30-SOMETHING WORKING GROUP -- (House of Representatives - November 09, 2005)
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MS. WASSERMAN SCHULTZ. We have a very important holiday coming up the day after tomorrow, and each of us is hoping that we have an opportunity to go home and look our veterans in the eye and tell them how much we appreciate and honor them. And I know that I will be able to do that in good conscience. I know that I will stand proud with my veterans and tell them that I did everything I could and will continue to do everything I can and House Democrats will continue to do everything we can to ensure that we honor their service.
I certainly would not want to be any Member of Congress with an R next to their name that votes for this bill tomorrow if it comes up on the floor because, growing up, my mom always told me that the guide that I should use when making a decision was whether I was going to be able to sleep well and then wake up in the morning and look at myself in the mirror and be comfortable with the decision that I made and know that I did the right thing.
Well, I wonder just how well our Republican friends on the other side of the aisle are going to be sleeping tonight. They have a lot for their stomach to be churning about; and for those that are going to wake up in the morning and decide that they are going to vote ``aye'' and support this legislation, I do not know how the very next morning they are going to be able to stand on the podium with their veterans and look them in the eye and say that they continue to honor them.
And, you know, we sometimes stand here and people listening to us or, Mr. Speaker, sometimes people might think that, you know, this is just our opinion, that we are obviously committed Democrats and committed to our beliefs and our agenda. But we are here every night not representing just our own opinion, although we certainly do vociferously express our opinion. We like to make sure that we bring third-party validators to back up the opinion that we are espousing on this floor.
I just want to read an excerpt from a letter that was sent to each Member of Congress, all 535 Members of us, of these two Chambers, on Monday, November 7, 2005 by Robert E. Wallace who is the executive director of the Veterans of Foreign Wars Washington office. And I am hopeful that I am not being repetitive. I am not sure if you have already read his words. But, you know, for those that may question whether or not we know what we are talking about or that we are exaggerating or engaging in hyperbole when it comes to what is in this bill and the priorities of the Republican leadership versus our priorities when it comes to commitment to veterans, he says:
``Dear Senator or Representative. To all Members of Congress, we have at the Veterans of Foreign Wars of the United States, VFW, observed for the past several months astonishing efforts to cast veterans who have been found to be severely disabled by the Department of Veterans Affairs' own determinations as undeserving of the veterans benefits their grateful Nation has provided for them in the law. This assault on the most vulnerable members of the veteran community, disabled in service to this country and suffering from post-traumatic stress disorder, is broad in its scope and execution. At a time when the VA should be preparing to serve combat veterans returning from the war on terrorism being fought in Iraq, Afghanistan and elsewhere, they are expending their limited resources planning a systematic effort to reduce or remove benefits earned by the parents and older siblings of the troops fighting in the field today.''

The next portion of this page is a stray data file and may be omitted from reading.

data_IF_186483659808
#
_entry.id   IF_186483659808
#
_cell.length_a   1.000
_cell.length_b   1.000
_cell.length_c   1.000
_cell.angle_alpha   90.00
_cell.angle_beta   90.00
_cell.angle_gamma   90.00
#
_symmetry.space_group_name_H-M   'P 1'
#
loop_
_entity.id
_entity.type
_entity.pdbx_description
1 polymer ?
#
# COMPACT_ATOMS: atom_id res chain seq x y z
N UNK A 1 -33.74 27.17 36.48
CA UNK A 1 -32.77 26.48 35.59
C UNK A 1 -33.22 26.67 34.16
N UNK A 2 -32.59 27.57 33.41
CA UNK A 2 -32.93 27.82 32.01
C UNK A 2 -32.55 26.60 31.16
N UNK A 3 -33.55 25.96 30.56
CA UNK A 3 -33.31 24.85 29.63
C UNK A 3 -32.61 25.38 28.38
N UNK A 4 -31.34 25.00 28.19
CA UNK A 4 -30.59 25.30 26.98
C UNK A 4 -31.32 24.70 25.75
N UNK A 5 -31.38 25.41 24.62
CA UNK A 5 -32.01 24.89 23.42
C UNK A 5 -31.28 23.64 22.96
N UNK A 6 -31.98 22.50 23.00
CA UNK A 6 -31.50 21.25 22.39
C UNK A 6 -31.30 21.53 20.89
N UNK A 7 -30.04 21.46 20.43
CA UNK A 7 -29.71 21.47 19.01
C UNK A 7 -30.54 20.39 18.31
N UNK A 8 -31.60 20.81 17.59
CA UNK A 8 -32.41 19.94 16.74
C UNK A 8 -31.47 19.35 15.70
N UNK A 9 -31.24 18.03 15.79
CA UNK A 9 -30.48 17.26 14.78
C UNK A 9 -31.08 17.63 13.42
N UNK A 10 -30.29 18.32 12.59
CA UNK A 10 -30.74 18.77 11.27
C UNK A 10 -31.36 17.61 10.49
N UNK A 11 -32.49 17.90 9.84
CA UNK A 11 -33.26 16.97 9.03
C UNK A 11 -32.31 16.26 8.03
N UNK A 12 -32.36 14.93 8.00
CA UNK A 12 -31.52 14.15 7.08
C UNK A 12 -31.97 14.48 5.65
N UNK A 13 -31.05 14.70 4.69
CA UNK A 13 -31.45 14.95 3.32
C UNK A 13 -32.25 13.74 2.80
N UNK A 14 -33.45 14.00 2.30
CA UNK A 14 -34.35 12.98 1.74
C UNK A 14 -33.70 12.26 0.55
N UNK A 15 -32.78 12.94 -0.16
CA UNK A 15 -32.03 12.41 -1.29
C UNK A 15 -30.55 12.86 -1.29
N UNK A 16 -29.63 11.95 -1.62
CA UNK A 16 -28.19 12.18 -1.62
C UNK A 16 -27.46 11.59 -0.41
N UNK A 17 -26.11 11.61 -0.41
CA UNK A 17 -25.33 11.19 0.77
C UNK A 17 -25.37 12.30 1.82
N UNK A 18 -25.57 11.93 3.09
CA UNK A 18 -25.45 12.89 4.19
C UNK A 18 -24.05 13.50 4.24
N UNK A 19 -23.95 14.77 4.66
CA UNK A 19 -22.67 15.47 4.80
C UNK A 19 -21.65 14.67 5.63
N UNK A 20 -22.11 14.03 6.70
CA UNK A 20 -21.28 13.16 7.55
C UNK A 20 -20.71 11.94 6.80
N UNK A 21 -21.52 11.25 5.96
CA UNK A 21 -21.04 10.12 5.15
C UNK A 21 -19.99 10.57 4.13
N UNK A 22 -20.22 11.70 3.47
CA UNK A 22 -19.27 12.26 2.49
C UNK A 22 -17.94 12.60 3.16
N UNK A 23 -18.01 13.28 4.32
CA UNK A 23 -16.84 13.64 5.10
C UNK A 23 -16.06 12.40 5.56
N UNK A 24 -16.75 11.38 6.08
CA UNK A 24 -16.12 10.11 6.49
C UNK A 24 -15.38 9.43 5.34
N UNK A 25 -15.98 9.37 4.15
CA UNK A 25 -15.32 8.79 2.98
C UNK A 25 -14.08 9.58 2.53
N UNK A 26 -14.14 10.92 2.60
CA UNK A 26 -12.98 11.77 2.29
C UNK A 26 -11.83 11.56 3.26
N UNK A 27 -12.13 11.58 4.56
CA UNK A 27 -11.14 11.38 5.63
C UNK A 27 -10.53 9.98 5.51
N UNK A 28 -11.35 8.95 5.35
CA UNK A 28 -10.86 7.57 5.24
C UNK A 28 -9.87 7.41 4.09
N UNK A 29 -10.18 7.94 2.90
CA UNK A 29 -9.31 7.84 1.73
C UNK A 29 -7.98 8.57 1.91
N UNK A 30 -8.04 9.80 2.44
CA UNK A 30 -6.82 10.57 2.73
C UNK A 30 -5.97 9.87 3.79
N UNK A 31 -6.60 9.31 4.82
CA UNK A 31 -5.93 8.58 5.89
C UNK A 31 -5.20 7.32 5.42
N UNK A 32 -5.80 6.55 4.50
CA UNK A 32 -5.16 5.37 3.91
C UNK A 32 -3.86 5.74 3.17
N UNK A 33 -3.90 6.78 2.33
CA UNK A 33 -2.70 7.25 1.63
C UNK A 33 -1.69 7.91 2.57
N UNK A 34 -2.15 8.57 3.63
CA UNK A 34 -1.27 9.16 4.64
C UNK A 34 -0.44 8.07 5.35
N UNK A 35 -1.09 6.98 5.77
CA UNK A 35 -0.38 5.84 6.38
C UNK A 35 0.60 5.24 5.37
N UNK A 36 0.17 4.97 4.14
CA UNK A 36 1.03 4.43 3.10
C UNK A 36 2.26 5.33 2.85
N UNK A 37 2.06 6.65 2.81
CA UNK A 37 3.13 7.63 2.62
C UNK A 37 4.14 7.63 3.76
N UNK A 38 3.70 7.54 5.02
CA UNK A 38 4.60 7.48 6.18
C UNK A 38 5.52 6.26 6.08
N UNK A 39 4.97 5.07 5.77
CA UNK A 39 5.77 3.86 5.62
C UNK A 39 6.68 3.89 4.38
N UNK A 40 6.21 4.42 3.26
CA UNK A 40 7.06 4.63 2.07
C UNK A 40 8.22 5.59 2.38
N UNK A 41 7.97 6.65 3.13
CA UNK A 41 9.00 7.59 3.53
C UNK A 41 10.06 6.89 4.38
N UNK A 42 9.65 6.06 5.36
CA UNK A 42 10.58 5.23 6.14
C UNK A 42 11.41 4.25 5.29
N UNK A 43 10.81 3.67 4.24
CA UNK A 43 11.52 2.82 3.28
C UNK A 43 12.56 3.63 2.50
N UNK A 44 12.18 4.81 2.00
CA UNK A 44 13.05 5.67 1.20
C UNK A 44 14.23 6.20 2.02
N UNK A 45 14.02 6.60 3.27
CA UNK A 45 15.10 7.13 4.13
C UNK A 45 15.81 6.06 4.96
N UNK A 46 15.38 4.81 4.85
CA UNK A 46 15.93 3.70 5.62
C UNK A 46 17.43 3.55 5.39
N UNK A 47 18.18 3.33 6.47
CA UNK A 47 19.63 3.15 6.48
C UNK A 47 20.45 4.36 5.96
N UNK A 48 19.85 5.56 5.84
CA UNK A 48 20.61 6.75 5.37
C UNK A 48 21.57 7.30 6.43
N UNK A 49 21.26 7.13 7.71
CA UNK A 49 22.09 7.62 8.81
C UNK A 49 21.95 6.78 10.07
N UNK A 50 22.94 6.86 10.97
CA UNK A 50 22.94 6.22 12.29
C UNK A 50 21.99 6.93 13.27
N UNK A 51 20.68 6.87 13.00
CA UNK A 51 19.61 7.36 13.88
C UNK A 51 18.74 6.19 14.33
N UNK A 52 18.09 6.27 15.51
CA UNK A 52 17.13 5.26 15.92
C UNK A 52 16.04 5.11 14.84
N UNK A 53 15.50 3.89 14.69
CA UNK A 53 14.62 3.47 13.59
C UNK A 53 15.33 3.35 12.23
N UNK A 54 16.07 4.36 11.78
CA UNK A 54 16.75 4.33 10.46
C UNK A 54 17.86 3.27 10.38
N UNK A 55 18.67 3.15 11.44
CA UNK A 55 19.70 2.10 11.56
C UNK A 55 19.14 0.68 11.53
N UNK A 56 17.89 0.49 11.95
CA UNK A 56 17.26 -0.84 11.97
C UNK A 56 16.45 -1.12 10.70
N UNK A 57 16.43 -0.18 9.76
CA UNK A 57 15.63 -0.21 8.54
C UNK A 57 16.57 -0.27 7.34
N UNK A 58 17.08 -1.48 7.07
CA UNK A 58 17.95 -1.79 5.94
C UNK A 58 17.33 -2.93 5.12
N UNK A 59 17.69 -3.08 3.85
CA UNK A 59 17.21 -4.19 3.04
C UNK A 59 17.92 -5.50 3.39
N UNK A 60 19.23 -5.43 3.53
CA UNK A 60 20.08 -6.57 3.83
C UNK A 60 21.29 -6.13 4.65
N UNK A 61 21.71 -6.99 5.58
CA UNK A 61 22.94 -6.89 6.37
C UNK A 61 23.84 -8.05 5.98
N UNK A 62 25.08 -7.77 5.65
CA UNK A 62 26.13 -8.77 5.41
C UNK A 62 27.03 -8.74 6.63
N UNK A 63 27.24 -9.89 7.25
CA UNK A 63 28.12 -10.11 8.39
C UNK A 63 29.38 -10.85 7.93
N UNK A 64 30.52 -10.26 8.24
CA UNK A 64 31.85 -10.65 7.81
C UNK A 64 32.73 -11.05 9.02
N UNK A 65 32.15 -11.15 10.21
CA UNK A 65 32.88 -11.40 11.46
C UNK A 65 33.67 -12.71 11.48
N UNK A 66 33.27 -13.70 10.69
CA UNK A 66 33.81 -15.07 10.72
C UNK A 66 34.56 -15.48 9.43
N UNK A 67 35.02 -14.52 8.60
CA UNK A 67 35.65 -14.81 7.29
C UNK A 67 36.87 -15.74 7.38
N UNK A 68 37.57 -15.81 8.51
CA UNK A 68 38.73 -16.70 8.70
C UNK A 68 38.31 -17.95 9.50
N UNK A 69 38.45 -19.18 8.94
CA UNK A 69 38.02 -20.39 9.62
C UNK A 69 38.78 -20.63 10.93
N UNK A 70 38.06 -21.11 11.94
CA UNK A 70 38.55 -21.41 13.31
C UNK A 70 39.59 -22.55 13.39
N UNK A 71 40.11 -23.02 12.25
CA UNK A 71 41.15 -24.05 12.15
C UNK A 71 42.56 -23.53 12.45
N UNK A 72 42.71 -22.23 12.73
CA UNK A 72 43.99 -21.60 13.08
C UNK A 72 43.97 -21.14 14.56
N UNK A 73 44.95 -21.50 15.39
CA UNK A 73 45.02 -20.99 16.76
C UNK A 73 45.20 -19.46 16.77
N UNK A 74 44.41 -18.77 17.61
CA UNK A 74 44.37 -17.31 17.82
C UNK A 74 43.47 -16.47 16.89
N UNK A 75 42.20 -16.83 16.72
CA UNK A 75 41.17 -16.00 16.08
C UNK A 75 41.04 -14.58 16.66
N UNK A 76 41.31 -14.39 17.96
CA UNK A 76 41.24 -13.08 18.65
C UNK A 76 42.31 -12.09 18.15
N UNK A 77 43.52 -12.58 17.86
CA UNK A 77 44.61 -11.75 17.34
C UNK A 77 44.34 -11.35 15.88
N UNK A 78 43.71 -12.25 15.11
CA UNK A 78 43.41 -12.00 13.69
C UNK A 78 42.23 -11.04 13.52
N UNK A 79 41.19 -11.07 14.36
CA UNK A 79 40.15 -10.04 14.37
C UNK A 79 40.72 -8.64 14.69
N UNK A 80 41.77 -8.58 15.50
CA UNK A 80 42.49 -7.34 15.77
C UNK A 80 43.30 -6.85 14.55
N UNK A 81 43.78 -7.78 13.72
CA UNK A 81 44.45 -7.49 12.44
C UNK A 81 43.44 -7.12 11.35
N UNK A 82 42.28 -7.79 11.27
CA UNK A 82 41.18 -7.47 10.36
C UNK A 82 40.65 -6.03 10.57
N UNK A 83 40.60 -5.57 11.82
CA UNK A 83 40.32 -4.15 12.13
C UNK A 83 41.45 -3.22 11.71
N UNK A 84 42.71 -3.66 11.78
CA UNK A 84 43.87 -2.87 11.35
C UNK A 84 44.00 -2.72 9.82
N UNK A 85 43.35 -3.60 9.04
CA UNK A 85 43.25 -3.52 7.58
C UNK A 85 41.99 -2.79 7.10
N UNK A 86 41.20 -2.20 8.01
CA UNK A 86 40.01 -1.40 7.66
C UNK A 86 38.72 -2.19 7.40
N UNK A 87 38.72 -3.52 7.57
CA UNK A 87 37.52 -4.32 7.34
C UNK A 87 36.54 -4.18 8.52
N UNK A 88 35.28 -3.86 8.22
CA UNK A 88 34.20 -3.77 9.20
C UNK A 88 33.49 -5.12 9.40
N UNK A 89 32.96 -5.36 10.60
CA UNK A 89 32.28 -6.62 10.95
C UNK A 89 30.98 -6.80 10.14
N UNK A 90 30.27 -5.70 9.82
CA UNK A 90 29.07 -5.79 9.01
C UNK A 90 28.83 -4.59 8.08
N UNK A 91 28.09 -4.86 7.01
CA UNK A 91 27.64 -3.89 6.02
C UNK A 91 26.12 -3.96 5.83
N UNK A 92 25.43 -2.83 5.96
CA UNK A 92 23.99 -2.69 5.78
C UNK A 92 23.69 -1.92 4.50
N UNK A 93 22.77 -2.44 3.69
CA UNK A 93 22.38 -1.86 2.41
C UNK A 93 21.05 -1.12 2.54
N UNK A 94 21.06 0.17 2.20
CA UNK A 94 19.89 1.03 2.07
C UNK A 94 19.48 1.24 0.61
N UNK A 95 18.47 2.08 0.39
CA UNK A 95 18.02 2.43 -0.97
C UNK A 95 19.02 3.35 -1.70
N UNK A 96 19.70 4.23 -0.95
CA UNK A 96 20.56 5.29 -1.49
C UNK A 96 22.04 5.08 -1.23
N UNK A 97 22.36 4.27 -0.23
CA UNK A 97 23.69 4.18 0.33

Well, that is not TIM RYAN saying it. That is not DEBBIE WASSERMAN SCHULTZ or BILL DELAHUNT or KENDRICK MEEK saying it. That is the executive director of the VFW's Washington office.
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Ms. WASSERMAN SCHULTZ. Mr. Speaker, I heard some of our friends on the other side of the aisle taking issue or calling into question what we have been saying about what they would propose to do to our Nation's veterans. I did not notice them holding up anything in black and white that disproves what we are saying.
Mr. DELAHUNT. Did you hear about reform?
Ms. WASSERMAN SCHULTZ. I did not notice.
Mr. DELAHUNT. Did you hear about limited government? Did you hear about fiscal responsibility?
You know what is interesting? I served with a gentleman who is a genuine conservative and he was part of the leadership on the Republican side. He chose not to run again. And I guess that must be a very liberating experience, because he recently spoke out and this is what he said:
Our President is publicly oblivious to criticism, although off-the-record reports indicate his patience is running thin inside the White House. He argues the right wing is now spending like profligates with no tomorrow, and is displaying a very real arrogance. What they say about absolute power is coming to reality.